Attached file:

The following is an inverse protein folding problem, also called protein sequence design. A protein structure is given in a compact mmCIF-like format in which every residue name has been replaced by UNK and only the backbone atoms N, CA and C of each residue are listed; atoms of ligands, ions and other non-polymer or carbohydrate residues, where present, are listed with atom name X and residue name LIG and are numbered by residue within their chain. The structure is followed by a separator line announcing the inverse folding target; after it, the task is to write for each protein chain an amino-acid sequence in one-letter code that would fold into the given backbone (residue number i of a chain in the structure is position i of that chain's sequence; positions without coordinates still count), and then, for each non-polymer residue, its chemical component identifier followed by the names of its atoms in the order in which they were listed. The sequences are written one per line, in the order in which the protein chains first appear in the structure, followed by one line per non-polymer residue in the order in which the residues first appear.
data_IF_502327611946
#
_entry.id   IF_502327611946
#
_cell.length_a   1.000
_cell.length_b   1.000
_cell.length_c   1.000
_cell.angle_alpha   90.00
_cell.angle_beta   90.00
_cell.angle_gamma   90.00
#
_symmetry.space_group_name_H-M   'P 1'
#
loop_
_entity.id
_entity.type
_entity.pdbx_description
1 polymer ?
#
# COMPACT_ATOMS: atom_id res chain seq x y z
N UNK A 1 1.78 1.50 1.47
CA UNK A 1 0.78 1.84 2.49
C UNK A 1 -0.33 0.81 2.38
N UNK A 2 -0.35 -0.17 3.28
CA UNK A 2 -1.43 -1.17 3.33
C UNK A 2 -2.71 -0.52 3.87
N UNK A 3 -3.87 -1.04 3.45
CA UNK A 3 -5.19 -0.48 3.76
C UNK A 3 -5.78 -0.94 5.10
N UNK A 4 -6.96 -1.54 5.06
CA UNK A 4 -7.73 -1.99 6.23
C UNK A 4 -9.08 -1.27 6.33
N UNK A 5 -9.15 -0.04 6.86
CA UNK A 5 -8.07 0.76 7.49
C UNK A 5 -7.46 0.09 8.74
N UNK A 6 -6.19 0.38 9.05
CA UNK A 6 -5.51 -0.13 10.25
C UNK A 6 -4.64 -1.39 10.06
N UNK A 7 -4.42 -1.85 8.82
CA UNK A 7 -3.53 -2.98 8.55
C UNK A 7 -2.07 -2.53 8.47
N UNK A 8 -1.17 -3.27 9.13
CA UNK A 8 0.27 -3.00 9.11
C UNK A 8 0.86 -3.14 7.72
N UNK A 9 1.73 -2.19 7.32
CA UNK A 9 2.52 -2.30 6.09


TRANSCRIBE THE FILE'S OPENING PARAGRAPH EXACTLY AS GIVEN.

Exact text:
The following is an inverse protein folding problem, also called protein sequence design. A protein structure is given in a compact mmCIF-like format in which every residue name has been replaced by UNK and only the backbone atoms N, CA and C of each residue are listed; atoms of ligands, ions and other non-polymer or carbohydrate residues, where present, are listed with atom name X and residue name LIG and are numbered by residue within their chain. The structure is followed by a separator line announcing the inverse folding target; after it, the task is to write for each protein chain an amino-acid sequence in one-letter code that would fold into the given backbone (residue number i of a chain in the structure is position i of that chain's sequence; positions without coordinates still count), and then, for each non-polymer residue, its chemical component identifier followed by the names of its atoms in the order in which they were listed. The sequences are written one per line, in the order in which the protein chains first appear in the structure, followed by one line per non-polymer residue in the order in which the residues first appear.